The Repeating Island: Contemporary Art of the Caribbean 


“The Repeating Island / Contemporary Art of the Caribbean,” curated by Roxana M. Bermejo, opened on Friday, November 29, 2019, and continues through January 31, 2020, at Kendall Art Center (located at 12063 SW 131st Avenue, Miami, Florida). For a spectacular cinematic tour of the exhibition, by Teo Freytes, visit MSA Xperimental. [The gif above is also by Teo—thank you!]

Description: Kendall Art Center in collaboration with Presencia Projects, The Mestre Family Collection, and The Rodríguez Collection presents, “The Repeating Island: Contemporary Art of the Caribbean.” Curated by Roxana M. Bermejo, the exhibition examines particular artistic practices in Cuba, Dominican Republic, and Puerto Rico. For this edition of Miami Art Week 2019, Presencia arrives at Kendall Art Center with more comprehensive projects that explore contemporary Insular Caribbean Hispanic art, either produced on the islands, or in diaspora. “The Repeating Island” demonstrates the rich and diverse cultures of the Hispanic Caribbean islands with works by Henry Ballate, José Bedia, Toni Capellán, Miguel Conesa-Osuna, Antonio Cortés, Bladimir Díaz, Pedro Ávila, José Tomás Ares Germán, Antonio Guadalupe, Ivonne Ferrer, Moises Fragela, Clara Ledesma, Edwin Maurás, Edwin Maurás Jr, Abdías Méndez, Manuel Mendive, Hiram Montalvo, José Félix Moya, Ramón Oviedo, José Perdomo, Aimee Perez, Ciro Quintana, Naimar Ramírez, Lisyanet Rodríguez, Annie Y. Saldaña, Irene Sierra, Reynerio Tamayo, Rosa Tavárez, José Torres, and  Rubén Torres-Llorca.

Here are excerpts from the essay “Allegories from a Bombay Suburb,” by curator Roxana M. Bermejo:

[. . .] “Caribe” is a concept carried and brought, questioned at the end of the road without clear delimitations: “Caribe” by the conflicting aborigines which has given its name, “Caribe” by the islands of the Great Kan, “Caribe” by the sea that so many centuries of glimpse has embraced, “Caribe” as Imperial Frontier, “Caribe” as Uteral Basin, “Caribe”… that only exist for economists, politicians and academics. So much to look at, so much where to toss, but in essence: What “Caribe” do we glimpse today in the show?  Well, as its name “The Repeating Island” indicates, we will be reflecting a Caribbean behind the eyes of Antonio Benítez Rojo. This is a fragmented, chaotic Caribbean, exfoliated by the machinery of Columbus, titanic: A Caribbean united within the chaos that represents the lack of an identity with long branches, the absence of the subject who migrated in a canoe with the rush of arriving on a new land, more fertile, unburned, carrying with him only the necessary, a subject that produces not a monumental art in size, but in its content. That is the Caribbean that we look at today: a diasporic Caribbean, that after five centuries of swells, still on the edge of the boat, stripped of all fanfare and turning its head from the seaboard with nostalgia, sequestered – How not? for that sentiment of acute offing described by Lezama.

[. . .] The Caribbean is, summarized, an influx zone, where water represents the main channel of entry and exit for our identity. It does not demerit the distance taken, when the analysis is carried out from referential perspectives, perspectives of self-recognition, fundamental links in the process of territorializing of our collective imaginary. The Caribbean is a space of overlapping, even when in reality we do not know if it is an area, a concept or a feeling, because in each of its attempts to comprehend, it goes with the experience of each entity that conforms it, from the same fragmentation that each one of us represent within its whole. Every man, as our Virgilio would say, “goes eating fragments of the island”. And the island, as Benítez Rojo would say, repeats over and over again as well in Miami, Santo Domingo, Havana, San Juan or in a Bombay Suburb.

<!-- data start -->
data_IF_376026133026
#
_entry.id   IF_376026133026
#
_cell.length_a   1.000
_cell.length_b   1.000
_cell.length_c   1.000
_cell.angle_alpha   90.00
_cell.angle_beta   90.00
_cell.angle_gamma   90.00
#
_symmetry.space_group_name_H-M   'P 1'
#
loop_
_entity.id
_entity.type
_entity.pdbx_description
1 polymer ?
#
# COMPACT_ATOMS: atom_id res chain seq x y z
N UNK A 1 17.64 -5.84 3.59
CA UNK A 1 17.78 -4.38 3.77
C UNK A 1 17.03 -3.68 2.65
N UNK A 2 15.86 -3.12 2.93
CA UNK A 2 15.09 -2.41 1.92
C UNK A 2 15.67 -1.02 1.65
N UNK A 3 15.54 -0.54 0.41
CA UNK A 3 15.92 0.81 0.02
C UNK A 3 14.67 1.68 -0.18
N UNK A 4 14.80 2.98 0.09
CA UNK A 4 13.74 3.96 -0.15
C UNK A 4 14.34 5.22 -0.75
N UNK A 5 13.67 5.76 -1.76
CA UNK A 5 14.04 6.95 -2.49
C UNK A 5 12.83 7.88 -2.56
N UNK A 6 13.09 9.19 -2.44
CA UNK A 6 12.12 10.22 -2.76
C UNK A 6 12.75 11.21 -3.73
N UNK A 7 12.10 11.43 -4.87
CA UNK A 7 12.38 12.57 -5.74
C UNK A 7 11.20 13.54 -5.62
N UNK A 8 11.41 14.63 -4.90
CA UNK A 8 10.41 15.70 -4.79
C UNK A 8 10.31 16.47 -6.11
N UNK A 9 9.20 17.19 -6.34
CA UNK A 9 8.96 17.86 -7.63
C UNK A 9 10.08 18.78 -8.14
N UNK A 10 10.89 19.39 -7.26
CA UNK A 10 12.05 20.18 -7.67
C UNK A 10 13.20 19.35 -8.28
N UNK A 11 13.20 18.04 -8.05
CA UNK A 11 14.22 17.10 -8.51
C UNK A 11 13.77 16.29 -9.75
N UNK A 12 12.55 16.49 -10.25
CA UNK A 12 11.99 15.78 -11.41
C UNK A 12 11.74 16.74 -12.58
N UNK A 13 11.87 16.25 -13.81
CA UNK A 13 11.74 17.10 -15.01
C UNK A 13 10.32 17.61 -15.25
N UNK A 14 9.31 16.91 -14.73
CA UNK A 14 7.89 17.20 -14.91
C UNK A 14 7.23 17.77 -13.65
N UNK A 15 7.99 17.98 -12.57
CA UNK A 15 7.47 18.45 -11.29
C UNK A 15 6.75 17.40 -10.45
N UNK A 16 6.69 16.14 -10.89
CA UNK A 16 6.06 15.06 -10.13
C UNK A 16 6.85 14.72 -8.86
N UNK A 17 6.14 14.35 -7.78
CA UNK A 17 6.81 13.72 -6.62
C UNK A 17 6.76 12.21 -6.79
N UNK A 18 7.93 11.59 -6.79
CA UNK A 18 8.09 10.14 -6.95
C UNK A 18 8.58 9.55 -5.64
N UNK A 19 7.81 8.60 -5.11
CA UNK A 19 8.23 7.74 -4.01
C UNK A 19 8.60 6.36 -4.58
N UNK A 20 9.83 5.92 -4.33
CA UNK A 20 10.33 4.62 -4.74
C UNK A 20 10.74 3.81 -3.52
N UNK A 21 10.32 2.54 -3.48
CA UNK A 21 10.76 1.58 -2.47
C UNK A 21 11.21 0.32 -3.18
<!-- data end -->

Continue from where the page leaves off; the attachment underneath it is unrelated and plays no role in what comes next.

[. . .] It is, then, for this momentum of self-reference, that each room of our exhibition navigates undifferentiated by referents of the Hispanic Caribbean, without making distinction for countries or trends, so that each of us is portrayed by the hands of an artist who may or may not be from our land, without the prejudices that a small homeland can implant us. This is, without a doubt, a sample for the spectator, where the art work is used as a reference resource, that each piece is worth as a pretext to read within ourselves, in order to understand the confluences, tributaries and the coastlines that each work encloses and transmits as a small island in itself. Titles such as “Cemí”, “Mitos del Caribe”, “Emigrantes Caribeños”, “Ilusión Tropical”, “Isla de los Muertos”, “La Historia del Tabaco”, “Hijos del Agua”, “El Mundo Mágico” and “Chango”, are present in this tour of contemporary production of the Hispanic Caribbean where we were born. Signings that inundate, such as José Bedia, Tony Capellán, Miguel Conesa-Osuna, Clara Ledesma, Edwin Maurás and Manuel Mendive mix in their art works frizzy and smooth sounds, “Aruacas”, Spanish, and African phonetics in order to reach a common language, neither forgotten nor dead, capable to call us by our name, when the table is served and Mom expects us to come home.

For full essay, see

Also see

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